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A woman enjoys acupuncture poolside.

Image by Boemski [flickr.com/ggvic]. License https://creativecommons.org/licenses/by/2.0/

Benefits of Acupuncture

Acupuncture benefits muscles, skeletal alignment, emotions, hormones, and circulation. These health aspects respond to adjustments made to body tension by acupuncture. This includes tension in the neuroendocrine system, related to stress.

Because acupuncture treats the tension involved in disease processes, it is effective for many complaints.

It has been highlighted by the National Institute of Health (NIH) [6] or the World Health Organization (WHO) [7], or both, for treating the conditions listed alphabetically below. You may also keep up to date on current scientific evidence on acupuncture here.

  • This list does not include all conditions that acupuncture treats. If your condition is unlisted, please call Carl at (619) 994-2119 since you may still benefit from acupuncture.
    • Additions, allergies, anxiety, asthma
    • Biliary colic, bronchitis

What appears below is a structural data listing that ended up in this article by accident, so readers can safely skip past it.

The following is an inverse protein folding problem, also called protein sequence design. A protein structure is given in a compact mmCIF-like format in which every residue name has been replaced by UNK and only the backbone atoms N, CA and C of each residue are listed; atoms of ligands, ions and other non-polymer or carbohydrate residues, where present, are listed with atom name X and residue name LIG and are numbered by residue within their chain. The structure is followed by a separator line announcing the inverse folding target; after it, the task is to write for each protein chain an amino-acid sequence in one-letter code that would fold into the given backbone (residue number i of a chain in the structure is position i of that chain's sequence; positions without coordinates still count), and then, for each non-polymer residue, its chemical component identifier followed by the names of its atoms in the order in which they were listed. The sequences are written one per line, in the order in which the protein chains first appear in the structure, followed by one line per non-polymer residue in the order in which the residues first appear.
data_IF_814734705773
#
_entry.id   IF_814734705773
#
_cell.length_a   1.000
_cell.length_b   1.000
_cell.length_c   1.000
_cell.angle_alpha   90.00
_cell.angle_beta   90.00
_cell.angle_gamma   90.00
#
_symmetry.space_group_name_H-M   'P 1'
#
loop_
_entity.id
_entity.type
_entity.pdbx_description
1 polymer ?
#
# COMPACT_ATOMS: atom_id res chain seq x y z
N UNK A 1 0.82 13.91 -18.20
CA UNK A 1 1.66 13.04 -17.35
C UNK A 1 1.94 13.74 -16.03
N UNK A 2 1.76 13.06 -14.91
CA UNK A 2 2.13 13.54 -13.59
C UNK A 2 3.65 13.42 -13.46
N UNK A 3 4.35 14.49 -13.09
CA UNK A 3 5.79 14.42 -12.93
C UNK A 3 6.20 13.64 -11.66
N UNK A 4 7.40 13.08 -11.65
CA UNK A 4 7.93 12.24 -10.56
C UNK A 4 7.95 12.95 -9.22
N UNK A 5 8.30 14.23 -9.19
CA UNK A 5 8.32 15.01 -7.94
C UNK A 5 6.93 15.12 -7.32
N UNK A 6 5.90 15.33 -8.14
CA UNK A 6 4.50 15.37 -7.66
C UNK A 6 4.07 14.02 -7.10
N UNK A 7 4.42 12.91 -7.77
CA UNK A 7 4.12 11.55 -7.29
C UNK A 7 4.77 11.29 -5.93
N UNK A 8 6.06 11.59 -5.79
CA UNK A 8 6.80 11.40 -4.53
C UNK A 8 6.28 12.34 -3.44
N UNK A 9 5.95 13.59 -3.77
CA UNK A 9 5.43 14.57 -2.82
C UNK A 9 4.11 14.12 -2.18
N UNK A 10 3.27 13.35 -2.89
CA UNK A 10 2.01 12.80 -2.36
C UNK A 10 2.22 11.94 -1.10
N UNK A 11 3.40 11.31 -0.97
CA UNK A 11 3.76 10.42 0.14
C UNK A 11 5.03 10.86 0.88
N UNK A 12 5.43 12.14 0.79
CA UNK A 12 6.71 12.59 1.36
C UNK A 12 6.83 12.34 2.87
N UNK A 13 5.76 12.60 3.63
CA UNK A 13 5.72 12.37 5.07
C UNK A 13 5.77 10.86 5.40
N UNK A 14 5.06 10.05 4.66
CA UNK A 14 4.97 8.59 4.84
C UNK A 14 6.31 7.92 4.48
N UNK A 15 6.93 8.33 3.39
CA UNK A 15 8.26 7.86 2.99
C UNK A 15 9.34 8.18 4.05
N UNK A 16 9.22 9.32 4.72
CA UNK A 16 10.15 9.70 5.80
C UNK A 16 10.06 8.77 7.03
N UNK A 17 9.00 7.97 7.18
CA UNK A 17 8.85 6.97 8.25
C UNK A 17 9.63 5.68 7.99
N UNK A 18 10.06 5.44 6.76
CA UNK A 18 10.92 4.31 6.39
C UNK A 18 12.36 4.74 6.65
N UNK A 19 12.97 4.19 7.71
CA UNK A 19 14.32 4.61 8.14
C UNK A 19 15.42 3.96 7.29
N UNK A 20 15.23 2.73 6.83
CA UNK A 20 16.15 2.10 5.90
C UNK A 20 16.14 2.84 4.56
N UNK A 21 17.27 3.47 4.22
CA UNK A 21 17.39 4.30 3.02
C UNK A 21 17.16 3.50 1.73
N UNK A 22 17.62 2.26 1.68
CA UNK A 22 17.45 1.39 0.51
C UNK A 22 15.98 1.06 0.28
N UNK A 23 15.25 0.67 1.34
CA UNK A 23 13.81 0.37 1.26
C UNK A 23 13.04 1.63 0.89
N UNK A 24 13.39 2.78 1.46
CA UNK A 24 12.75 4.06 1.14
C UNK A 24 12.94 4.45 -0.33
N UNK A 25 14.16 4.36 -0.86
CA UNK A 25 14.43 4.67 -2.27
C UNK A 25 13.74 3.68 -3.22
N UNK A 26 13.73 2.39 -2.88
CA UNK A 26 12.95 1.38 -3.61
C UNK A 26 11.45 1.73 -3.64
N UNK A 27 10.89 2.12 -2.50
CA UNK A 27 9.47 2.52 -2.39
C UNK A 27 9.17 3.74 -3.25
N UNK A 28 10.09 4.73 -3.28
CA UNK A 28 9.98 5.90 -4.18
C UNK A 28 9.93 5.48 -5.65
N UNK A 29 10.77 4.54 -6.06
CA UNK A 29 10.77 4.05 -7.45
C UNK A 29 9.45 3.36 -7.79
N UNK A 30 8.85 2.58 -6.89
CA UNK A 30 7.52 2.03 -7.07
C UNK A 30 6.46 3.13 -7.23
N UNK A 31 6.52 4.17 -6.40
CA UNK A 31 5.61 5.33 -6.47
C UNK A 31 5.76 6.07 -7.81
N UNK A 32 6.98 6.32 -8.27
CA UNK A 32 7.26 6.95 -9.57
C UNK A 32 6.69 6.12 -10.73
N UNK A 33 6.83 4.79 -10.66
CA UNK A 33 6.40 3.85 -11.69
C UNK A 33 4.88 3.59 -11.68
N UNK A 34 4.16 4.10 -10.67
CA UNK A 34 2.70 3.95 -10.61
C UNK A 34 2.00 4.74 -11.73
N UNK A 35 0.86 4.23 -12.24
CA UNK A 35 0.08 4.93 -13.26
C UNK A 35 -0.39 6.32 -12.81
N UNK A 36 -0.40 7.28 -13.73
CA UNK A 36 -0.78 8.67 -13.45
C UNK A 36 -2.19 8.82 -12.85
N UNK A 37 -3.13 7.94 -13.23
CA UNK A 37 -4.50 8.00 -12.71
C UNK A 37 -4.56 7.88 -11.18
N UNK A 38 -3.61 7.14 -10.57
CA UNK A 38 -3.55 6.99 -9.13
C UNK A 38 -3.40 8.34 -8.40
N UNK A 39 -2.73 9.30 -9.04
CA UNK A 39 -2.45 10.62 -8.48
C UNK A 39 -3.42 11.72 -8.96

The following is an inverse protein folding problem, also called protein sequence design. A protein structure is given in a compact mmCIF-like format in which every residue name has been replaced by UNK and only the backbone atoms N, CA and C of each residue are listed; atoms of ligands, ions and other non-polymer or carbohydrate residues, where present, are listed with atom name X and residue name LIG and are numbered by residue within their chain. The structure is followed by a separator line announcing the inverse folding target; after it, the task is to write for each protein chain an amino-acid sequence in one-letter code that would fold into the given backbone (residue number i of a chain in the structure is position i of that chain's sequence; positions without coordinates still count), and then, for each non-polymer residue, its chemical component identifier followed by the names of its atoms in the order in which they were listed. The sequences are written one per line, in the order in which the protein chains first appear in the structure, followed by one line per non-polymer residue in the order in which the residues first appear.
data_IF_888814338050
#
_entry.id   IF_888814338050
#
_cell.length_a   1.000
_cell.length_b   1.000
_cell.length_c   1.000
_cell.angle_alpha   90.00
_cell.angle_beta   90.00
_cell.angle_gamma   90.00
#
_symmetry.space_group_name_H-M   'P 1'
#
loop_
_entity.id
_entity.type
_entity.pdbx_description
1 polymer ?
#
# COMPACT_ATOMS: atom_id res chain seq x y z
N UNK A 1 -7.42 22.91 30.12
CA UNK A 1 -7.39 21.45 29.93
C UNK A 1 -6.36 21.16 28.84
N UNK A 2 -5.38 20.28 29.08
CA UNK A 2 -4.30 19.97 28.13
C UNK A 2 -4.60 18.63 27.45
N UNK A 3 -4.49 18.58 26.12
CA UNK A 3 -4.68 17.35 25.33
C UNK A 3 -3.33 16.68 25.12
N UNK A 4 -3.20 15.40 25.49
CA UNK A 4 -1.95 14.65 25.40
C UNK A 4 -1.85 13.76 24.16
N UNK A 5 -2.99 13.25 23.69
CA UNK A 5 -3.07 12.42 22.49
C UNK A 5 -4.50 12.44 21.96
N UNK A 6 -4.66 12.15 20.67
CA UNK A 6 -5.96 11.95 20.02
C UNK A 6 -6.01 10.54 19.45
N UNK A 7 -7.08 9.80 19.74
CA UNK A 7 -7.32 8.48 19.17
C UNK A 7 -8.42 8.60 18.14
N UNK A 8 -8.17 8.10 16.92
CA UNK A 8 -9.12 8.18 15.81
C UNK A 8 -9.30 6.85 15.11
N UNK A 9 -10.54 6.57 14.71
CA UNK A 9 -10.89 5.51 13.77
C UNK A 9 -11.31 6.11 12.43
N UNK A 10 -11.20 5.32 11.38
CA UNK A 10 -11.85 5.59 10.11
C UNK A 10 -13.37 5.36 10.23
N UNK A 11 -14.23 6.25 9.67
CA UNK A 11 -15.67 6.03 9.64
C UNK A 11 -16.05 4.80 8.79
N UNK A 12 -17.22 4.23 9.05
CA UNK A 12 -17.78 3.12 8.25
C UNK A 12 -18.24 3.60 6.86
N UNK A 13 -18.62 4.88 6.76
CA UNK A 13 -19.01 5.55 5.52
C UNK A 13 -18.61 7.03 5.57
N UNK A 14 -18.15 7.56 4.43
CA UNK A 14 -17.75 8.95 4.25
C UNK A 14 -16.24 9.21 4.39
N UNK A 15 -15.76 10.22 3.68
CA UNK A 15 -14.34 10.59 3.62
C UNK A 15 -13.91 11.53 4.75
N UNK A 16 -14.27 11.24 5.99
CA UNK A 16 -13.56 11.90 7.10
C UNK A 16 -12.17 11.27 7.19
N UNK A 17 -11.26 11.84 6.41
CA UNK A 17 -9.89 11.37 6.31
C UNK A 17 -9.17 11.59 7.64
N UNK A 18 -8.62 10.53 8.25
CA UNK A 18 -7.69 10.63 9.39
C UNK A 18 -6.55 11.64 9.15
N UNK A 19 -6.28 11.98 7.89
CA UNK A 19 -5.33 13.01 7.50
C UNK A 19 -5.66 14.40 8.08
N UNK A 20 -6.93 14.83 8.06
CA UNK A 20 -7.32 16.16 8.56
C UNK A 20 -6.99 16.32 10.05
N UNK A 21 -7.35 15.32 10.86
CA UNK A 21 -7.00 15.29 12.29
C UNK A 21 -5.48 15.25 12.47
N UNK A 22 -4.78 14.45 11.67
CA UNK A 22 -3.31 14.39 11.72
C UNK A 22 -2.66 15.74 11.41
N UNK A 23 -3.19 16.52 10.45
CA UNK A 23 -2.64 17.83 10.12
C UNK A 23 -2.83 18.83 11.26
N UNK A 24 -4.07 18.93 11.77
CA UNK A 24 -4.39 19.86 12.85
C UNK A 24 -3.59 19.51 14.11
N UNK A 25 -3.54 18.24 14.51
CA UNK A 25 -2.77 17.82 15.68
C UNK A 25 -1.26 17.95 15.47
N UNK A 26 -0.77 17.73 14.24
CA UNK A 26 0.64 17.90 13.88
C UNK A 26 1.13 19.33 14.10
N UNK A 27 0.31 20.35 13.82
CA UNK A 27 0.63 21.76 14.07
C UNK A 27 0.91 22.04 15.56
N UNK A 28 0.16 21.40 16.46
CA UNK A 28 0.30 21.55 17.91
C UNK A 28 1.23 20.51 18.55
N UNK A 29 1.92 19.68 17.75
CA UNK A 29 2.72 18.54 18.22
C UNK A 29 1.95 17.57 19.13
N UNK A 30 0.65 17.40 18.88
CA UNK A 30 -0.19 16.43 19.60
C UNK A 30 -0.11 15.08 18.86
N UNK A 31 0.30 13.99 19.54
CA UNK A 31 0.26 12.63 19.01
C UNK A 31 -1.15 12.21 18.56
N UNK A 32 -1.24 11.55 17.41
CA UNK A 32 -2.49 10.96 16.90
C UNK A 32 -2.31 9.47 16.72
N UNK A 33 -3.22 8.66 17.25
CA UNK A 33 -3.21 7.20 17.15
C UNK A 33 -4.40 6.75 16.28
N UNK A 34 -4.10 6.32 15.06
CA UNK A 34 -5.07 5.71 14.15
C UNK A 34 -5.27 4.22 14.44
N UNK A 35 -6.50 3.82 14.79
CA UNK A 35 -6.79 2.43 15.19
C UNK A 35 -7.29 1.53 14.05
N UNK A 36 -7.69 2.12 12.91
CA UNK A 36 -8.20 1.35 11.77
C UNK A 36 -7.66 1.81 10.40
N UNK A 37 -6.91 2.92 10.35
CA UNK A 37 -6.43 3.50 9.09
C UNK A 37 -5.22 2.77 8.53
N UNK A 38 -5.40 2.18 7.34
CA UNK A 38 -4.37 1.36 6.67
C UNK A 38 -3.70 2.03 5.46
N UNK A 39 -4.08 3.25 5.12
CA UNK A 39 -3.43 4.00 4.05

• Cancer (side effects of chemo, radiation), carpal tunnel syndrome (CTS), chronic fatigue, colitis, common cold, constipation
    • Depression, diarrhea, dizziness, dysentery
    • Eye problems
    • Fibromyalgia
    • Gastritis, gingivitis
    • Headache, heart disease, hiccough, hypertension, hypotension
    • Incontinence, indigestion, infertility, irritable bowel syndrome (IBS)
    • Labor difficulty, leukopenia
    • Malposition of fetus (breech baby), menopause, menstrual irregularities, migraine, morning sickness
    • Nausea
    • Osteoarthritis
    • Pain, peptic ulcer, periarthritis of the shoulder, premenstrual syndrome (PMS), pneumonia
    • Renal colic, rheumatoid arthritis
    • Sciatica, seasonal affective disorder (SAD), sinusitis, sleep disturbances, sore throat, sprain, stress, stroke
    • Tennis elbow, tonsilitis, trigeminal neuralgia
    • Urinary tract infection (UTI)
    • Vomiting

Evidence-Based Medicine

Acupuncture benefits are increasingly recognized by Western institutions guided by evidence-based medicine. EBM uses scientific, randomized, controlled trials (RCTs) to validate the efficacy and safety of treatments.

Evidence-based medicine is a great step towards integration and broader acceptance of acupuncture. However, it is an incomplete assessment of acupuncture benefits. More insight on the healing value of acupuncture is gained from translational science, mentioned in this blog post evaluating Chinese medicine.

Similar to limiting the understanding of herbal efficacy by testing isolated chemicals, it is hard to fully define the value of acupuncture based solely on the reductionist method of RCTs. This is where translational medicine adds value. It still employs scientific rigor. But its scope is broader, not only accounting for the relationships between all systems within the body but also the relationship between patients and the culture of healthcare.